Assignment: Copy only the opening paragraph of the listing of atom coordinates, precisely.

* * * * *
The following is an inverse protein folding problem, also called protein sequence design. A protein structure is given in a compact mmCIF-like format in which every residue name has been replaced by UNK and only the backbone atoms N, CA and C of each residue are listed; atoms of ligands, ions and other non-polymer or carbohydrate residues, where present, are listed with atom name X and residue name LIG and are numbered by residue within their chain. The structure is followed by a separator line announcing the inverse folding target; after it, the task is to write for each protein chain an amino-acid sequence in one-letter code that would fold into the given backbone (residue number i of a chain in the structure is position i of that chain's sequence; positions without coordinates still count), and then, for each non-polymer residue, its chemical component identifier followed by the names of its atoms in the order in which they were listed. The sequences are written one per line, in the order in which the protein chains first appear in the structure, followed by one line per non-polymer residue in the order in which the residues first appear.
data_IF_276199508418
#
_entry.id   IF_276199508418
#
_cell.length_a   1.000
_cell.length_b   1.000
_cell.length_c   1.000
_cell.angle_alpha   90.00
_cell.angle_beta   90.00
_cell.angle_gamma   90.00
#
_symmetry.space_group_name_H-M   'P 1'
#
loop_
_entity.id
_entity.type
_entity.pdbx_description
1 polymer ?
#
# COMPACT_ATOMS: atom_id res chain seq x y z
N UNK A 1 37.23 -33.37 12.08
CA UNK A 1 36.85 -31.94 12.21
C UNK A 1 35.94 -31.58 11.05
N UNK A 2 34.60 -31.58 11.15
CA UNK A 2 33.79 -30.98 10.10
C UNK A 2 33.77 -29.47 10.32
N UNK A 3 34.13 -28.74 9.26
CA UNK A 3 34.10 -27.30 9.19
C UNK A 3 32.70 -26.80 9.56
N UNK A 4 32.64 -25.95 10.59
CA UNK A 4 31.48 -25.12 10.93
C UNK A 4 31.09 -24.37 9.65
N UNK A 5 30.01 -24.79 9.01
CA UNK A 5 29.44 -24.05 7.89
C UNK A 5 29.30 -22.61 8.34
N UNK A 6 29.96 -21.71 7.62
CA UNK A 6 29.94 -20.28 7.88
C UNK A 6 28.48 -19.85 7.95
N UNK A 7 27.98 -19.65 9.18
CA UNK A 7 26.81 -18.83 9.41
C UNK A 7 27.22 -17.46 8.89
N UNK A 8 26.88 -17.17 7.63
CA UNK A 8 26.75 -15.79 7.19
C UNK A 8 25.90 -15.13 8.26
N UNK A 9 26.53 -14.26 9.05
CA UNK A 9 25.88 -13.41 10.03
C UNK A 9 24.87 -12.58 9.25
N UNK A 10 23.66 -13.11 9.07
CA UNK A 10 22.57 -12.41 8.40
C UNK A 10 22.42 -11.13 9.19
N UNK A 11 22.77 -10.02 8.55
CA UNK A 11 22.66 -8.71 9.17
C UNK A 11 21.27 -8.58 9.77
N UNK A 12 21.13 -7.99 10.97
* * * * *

The following is an inverse protein folding problem, also called protein sequence design. A protein structure is given in a compact mmCIF-like format in which every residue name has been replaced by UNK and only the backbone atoms N, CA and C of each residue are listed; atoms of ligands, ions and other non-polymer or carbohydrate residues, where present, are listed with atom name X and residue name LIG and are numbered by residue within their chain. The structure is followed by a separator line announcing the inverse folding target; after it, the task is to write for each protein chain an amino-acid sequence in one-letter code that would fold into the given backbone (residue number i of a chain in the structure is position i of that chain's sequence; positions without coordinates still count), and then, for each non-polymer residue, its chemical component identifier followed by the names of its atoms in the order in which they were listed. The sequences are written one per line, in the order in which the protein chains first appear in the structure, followed by one line per non-polymer residue in the order in which the residues first appear.